It does take up all your time either searching for work, applying for work, or just worrying about work and the future. I know I can do good work, and I'm adaptable and humble, but the jobs just aren't out there for this 43-year-old....
especially when i was reading about the PH.D from Purdue working as a janitor.
> "The most difficult part of the job search is waiting for permission to give up"
What exactly does it mean for someone to "give up" on a job search? Unless you have a significant other, won't you eventually starve and/or be kicked out of your residence? Or does "giving up" mean collecting unemployment insurance/welfare/disability insurance ad infinitum?
Genuinely curious here, do not mean this to be a loaded question.
Being jobless and desperate puts you into a deep hole emotionally. Sometimes you just need a break to get your head together again. Because you think that endless searching for jobs is your duty as an unemployed person, it often feels like you need "permission" from society to stop.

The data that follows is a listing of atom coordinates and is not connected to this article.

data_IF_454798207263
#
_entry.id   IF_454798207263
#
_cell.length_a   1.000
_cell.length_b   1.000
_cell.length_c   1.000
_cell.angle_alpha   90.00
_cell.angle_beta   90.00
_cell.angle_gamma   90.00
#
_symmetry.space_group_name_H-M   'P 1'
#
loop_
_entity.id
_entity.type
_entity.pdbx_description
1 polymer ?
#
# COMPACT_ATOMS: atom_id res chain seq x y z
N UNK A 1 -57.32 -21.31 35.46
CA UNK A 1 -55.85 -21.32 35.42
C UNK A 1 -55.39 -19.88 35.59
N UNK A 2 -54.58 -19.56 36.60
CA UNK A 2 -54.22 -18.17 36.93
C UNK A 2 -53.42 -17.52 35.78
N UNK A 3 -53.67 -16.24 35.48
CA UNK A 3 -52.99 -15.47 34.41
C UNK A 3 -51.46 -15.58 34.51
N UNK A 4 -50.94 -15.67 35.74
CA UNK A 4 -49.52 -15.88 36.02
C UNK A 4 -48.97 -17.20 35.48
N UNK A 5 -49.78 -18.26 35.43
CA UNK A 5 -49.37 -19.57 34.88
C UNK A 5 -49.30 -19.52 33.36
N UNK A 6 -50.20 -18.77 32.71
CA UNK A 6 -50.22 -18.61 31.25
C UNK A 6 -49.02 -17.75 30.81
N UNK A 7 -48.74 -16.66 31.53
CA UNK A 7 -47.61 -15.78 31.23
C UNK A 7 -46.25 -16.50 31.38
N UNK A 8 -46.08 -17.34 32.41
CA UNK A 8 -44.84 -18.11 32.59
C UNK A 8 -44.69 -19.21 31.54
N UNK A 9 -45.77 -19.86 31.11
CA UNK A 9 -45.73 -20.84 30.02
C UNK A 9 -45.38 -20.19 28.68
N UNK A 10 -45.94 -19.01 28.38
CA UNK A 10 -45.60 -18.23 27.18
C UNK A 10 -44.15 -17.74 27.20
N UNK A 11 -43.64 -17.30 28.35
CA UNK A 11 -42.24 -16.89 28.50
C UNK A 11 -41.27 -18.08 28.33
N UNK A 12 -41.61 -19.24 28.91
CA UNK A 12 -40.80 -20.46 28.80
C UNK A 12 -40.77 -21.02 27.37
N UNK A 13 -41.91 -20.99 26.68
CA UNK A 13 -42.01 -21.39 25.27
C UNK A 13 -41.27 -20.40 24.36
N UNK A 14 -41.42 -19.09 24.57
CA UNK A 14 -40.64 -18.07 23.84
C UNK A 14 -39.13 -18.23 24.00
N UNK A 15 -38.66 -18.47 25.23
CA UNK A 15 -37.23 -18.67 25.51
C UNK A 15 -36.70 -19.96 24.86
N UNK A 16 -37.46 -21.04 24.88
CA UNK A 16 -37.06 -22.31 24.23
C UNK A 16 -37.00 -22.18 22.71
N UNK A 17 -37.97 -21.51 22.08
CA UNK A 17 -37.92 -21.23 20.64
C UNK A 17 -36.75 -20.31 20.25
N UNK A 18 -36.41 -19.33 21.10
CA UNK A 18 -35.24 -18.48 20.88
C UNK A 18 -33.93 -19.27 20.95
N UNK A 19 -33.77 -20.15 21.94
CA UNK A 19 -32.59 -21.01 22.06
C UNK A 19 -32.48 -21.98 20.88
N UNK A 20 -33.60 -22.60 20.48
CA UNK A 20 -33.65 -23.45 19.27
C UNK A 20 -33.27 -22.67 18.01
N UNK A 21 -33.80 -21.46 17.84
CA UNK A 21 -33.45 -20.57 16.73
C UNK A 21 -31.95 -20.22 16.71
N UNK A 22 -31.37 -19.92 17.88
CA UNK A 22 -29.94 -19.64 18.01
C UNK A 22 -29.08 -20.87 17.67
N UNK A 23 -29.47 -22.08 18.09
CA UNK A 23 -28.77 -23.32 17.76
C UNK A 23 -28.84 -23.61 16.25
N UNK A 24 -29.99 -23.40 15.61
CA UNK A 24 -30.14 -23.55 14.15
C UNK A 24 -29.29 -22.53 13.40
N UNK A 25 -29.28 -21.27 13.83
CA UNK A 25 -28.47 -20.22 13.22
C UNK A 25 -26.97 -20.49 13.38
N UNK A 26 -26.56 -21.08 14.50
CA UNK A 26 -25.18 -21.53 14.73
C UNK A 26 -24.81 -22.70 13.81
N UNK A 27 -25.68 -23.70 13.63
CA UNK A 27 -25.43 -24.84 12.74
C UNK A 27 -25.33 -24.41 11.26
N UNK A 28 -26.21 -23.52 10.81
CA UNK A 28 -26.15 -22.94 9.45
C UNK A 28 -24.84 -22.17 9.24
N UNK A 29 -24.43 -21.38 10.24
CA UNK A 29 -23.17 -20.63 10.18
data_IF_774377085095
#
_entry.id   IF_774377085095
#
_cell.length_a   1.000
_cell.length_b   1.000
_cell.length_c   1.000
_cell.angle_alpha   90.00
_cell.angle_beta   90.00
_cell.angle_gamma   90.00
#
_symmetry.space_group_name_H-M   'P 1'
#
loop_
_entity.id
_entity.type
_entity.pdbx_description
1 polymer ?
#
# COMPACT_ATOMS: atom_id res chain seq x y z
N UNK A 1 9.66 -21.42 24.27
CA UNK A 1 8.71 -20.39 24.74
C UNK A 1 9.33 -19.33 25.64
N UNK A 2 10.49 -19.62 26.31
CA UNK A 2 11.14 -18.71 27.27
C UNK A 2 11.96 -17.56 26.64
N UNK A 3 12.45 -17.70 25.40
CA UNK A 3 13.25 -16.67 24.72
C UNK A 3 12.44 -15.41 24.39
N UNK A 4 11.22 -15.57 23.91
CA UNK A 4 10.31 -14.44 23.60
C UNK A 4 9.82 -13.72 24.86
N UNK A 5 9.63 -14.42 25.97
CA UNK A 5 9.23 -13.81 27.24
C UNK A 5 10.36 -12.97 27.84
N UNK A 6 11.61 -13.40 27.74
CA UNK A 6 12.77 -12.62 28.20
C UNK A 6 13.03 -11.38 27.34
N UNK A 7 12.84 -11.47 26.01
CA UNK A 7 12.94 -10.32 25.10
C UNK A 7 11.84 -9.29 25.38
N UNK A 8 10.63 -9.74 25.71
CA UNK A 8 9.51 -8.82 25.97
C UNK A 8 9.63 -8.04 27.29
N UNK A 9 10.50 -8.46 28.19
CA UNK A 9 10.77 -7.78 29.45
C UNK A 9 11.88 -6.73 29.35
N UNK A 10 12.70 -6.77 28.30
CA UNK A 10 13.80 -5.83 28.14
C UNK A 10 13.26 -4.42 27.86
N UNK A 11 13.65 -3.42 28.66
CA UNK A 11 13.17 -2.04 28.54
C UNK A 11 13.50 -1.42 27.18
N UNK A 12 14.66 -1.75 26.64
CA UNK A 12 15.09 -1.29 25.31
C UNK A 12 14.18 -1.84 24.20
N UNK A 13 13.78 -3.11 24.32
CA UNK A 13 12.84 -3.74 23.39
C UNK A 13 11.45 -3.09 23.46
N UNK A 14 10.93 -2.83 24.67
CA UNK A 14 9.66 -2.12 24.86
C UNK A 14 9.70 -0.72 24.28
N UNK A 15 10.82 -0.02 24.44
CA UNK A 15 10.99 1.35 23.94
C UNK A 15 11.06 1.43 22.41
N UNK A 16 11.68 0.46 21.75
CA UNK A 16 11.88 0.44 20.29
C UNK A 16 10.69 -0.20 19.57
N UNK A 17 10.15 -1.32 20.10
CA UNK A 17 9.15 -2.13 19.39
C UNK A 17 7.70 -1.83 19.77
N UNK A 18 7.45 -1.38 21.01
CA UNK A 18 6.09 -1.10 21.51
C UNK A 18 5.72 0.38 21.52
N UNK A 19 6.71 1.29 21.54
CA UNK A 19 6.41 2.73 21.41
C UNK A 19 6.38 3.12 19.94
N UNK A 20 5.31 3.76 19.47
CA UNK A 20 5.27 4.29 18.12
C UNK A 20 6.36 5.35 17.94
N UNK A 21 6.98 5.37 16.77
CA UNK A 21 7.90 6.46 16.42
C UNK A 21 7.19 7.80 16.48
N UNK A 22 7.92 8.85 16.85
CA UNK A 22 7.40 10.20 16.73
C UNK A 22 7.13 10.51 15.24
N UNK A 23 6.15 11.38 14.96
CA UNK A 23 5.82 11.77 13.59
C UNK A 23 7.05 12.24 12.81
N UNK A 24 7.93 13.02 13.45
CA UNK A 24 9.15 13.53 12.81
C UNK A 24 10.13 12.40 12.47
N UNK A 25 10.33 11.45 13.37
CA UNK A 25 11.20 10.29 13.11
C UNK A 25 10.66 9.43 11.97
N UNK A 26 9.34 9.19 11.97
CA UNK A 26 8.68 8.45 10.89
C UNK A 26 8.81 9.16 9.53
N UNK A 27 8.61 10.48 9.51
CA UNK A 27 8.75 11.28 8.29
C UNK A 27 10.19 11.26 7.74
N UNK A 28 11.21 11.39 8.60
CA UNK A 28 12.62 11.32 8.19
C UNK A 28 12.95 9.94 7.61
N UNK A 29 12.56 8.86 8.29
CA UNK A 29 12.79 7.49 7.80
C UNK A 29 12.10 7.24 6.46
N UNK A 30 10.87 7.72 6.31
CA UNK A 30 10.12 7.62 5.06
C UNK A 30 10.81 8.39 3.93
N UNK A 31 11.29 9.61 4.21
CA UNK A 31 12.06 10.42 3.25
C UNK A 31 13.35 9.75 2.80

Just think how often people ask you what you do for a living. It happens all the time at parties and when meeting strangers. In our society, it is looked down upon to be unemployed. This circumstance is only a positive quality in the very wealthy (think how good "retiring early" sounds).
It may have been a problem because your ex-employer disputed it.
The part about desperation is not exactly right. I think those who are employed, unhappy and scared of unemployment are in a worse position. Unemployed are actually free, they have very little to lose. They have gotten out of zoo cages and roam the world, which while scary is much more interesting than a job.
If you wanna have an absolute security that you'll have food and a roof, go to jail or something.
If not, what do you do?
I am however working on my own apps and learning and trying to build a portfolio that way.
I am over the bruises to my ego; I just ignore my mother-in-law completely now. The worst thing though is the impact on my kids. We were making $120K plus two years ago. Now, about $35K. Lost the house. Thankfully still in the same school. That said, the kids went from being respectably comfortable in their cohort to being comfortable if tattered (used clothes, battered rental, same old car, no summer trips, etc.). Thank God they are still young (just started third grade) but we're not having any sleepovers here no matter how much they ask. I am afraid for the social impact on them.